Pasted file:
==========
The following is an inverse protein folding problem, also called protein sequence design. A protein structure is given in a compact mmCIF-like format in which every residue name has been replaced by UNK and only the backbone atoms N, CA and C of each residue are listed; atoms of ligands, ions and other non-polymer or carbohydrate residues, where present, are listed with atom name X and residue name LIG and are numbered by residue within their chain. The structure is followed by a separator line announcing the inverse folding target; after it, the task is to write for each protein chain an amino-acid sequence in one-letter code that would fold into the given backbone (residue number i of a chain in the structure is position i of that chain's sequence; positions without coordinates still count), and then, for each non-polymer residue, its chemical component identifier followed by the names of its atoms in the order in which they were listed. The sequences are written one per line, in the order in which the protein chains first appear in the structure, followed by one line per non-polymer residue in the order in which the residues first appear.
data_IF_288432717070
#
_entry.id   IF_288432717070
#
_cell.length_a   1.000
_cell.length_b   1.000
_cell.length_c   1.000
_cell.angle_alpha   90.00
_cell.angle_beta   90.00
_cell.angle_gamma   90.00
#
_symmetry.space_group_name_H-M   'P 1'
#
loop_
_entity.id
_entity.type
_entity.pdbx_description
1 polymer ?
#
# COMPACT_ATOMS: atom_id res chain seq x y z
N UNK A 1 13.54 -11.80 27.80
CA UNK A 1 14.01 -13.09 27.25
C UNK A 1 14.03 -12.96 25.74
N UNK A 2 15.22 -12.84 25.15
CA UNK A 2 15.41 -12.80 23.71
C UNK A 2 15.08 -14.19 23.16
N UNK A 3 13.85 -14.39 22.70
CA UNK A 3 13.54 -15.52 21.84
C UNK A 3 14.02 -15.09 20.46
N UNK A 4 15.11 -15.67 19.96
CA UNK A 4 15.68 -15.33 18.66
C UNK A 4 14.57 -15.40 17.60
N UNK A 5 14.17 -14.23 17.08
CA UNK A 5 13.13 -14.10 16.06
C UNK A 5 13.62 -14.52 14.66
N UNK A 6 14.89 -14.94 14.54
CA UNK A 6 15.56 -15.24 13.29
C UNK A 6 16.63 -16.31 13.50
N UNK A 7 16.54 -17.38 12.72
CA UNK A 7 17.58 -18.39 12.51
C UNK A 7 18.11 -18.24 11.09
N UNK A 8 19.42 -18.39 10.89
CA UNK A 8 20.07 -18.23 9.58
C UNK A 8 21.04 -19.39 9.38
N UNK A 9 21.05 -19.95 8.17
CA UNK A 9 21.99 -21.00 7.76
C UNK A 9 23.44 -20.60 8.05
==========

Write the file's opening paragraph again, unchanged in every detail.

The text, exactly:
The following is an inverse protein folding problem, also called protein sequence design. A protein structure is given in a compact mmCIF-like format in which every residue name has been replaced by UNK and only the backbone atoms N, CA and C of each residue are listed; atoms of ligands, ions and other non-polymer or carbohydrate residues, where present, are listed with atom name X and residue name LIG and are numbered by residue within their chain. The structure is followed by a separator line announcing the inverse folding target; after it, the task is to write for each protein chain an amino-acid sequence in one-letter code that would fold into the given backbone (residue number i of a chain in the structure is position i of that chain's sequence; positions without coordinates still count), and then, for each non-polymer residue, its chemical component identifier followed by the names of its atoms in the order in which they were listed. The sequences are written one per line, in the order in which the protein chains first appear in the structure, followed by one line per non-polymer residue in the order in which the residues first appear.